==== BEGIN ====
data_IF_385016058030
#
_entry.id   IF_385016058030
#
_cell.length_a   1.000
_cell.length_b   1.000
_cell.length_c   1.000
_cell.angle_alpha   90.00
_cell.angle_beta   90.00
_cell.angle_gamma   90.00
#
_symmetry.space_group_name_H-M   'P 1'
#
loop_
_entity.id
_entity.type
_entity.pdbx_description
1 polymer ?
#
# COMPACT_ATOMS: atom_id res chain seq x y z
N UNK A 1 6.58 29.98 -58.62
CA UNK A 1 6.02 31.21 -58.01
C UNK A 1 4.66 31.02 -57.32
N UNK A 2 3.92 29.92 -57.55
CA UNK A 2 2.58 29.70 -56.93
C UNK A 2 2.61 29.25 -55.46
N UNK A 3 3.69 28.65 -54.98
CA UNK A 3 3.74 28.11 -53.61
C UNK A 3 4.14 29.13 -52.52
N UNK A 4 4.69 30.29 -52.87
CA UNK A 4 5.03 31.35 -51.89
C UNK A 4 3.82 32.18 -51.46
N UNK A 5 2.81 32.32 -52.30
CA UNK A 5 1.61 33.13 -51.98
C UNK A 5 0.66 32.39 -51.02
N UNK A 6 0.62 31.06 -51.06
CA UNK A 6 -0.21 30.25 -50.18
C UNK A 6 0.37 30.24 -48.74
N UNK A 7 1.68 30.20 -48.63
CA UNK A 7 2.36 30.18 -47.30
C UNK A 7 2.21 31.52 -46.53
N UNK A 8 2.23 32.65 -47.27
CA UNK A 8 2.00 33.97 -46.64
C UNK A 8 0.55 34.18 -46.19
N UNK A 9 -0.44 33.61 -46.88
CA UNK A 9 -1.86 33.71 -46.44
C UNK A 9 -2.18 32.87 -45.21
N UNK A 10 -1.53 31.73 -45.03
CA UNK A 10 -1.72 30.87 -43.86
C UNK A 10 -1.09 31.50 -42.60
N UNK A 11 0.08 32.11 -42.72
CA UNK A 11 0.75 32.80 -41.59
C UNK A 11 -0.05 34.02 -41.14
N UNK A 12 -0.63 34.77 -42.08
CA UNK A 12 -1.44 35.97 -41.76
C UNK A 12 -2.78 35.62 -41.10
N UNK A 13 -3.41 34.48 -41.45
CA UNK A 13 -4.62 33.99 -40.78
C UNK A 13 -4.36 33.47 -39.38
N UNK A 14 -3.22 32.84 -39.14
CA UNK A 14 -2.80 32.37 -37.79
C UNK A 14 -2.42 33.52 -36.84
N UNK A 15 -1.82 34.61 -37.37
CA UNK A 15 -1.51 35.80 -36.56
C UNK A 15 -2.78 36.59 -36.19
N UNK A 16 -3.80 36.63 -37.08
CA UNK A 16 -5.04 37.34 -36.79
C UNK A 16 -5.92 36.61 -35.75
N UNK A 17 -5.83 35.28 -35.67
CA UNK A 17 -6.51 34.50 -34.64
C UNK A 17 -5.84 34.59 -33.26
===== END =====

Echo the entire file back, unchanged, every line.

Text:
data_IF_385016058030
#
_entry.id   IF_385016058030
#
_cell.length_a   1.000
_cell.length_b   1.000
_cell.length_c   1.000
_cell.angle_alpha   90.00
_cell.angle_beta   90.00
_cell.angle_gamma   90.00
#
_symmetry.space_group_name_H-M   'P 1'
#
loop_
_entity.id
_entity.type
_entity.pdbx_description
1 polymer ?
#
# COMPACT_ATOMS: atom_id res chain seq x y z
N UNK A 1 6.58 29.98 -58.62
CA UNK A 1 6.02 31.21 -58.01
C UNK A 1 4.66 31.02 -57.32
N UNK A 2 3.92 29.92 -57.55
CA UNK A 2 2.58 29.70 -56.93
C UNK A 2 2.61 29.25 -55.46
N UNK A 3 3.69 28.65 -54.98
CA UNK A 3 3.74 28.11 -53.61
C UNK A 3 4.14 29.13 -52.52
N UNK A 4 4.69 30.29 -52.87
CA UNK A 4 5.03 31.35 -51.89
C UNK A 4 3.82 32.18 -51.46
N UNK A 5 2.81 32.32 -52.30
CA UNK A 5 1.61 33.13 -51.98
C UNK A 5 0.66 32.39 -51.02
N UNK A 6 0.62 31.06 -51.06
CA UNK A 6 -0.21 30.25 -50.18
C UNK A 6 0.37 30.24 -48.74
N UNK A 7 1.68 30.20 -48.63
CA UNK A 7 2.36 30.18 -47.30
C UNK A 7 2.21 31.52 -46.53
N UNK A 8 2.23 32.65 -47.27
CA UNK A 8 2.00 33.97 -46.64
C UNK A 8 0.55 34.18 -46.19
N UNK A 9 -0.44 33.61 -46.88
CA UNK A 9 -1.86 33.71 -46.44
C UNK A 9 -2.18 32.87 -45.21
N UNK A 10 -1.53 31.73 -45.03
CA UNK A 10 -1.72 30.87 -43.86
C UNK A 10 -1.09 31.50 -42.60
N UNK A 11 0.08 32.11 -42.72
CA UNK A 11 0.75 32.80 -41.59
C UNK A 11 -0.05 34.02 -41.14
N UNK A 12 -0.63 34.77 -42.08
CA UNK A 12 -1.44 35.97 -41.76
C UNK A 12 -2.78 35.62 -41.10
N UNK A 13 -3.41 34.48 -41.45
CA UNK A 13 -4.62 33.99 -40.78
C UNK A 13 -4.36 33.47 -39.38
N UNK A 14 -3.22 32.84 -39.14
CA UNK A 14 -2.80 32.37 -37.79
C UNK A 14 -2.42 33.52 -36.84
N UNK A 15 -1.82 34.61 -37.37
CA UNK A 15 -1.51 35.80 -36.56
C UNK A 15 -2.78 36.59 -36.19
N UNK A 16 -3.80 36.63 -37.08
CA UNK A 16 -5.04 37.34 -36.79
C UNK A 16 -5.92 36.61 -35.75
N UNK A 17 -5.83 35.28 -35.67
CA UNK A 17 -6.51 34.50 -34.64
C UNK A 17 -5.84 34.59 -33.26